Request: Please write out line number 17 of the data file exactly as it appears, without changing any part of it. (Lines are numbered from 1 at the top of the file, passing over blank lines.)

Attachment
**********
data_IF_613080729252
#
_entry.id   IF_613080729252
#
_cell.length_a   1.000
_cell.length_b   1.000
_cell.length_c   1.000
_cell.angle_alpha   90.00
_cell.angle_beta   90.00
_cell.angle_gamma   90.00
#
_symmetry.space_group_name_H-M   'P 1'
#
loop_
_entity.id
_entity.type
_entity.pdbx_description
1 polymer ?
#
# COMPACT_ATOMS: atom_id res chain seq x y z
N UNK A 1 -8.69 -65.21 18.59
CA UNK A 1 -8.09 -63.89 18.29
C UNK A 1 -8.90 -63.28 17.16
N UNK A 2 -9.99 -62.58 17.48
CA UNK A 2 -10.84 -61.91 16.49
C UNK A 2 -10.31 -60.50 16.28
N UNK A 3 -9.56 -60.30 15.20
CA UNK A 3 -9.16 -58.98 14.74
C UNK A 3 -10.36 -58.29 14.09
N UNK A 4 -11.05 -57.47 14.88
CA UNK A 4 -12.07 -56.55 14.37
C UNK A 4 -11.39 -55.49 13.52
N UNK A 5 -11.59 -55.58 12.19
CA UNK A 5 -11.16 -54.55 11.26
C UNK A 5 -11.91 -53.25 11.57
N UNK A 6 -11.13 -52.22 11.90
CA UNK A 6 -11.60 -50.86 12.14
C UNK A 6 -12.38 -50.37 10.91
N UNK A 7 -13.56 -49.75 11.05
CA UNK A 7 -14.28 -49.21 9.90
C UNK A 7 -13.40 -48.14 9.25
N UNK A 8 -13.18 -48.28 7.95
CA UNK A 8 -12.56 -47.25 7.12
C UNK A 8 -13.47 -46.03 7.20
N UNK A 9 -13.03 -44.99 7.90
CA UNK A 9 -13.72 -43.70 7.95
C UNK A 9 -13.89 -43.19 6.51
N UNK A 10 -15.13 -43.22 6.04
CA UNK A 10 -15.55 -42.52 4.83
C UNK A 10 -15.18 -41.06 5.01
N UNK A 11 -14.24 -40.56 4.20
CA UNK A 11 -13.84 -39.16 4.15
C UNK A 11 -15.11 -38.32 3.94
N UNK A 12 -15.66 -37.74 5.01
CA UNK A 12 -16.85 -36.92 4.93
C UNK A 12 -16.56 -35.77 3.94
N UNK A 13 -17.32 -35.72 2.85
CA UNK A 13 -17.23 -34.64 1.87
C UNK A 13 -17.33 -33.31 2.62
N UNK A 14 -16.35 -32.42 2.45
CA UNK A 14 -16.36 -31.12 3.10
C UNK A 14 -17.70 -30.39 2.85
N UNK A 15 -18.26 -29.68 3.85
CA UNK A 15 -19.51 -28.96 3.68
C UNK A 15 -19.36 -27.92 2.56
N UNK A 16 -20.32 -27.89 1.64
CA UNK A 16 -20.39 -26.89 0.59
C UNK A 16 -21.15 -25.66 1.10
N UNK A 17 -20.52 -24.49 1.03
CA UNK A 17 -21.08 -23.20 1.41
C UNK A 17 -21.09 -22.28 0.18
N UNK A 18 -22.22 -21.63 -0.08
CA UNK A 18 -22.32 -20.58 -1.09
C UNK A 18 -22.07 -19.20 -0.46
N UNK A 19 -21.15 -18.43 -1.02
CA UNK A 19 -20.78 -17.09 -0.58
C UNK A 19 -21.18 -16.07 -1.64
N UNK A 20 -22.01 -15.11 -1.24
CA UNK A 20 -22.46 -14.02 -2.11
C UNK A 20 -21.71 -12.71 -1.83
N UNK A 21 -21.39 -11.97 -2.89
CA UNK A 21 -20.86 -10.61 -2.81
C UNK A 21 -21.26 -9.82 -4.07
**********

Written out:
_entity.pdbx_description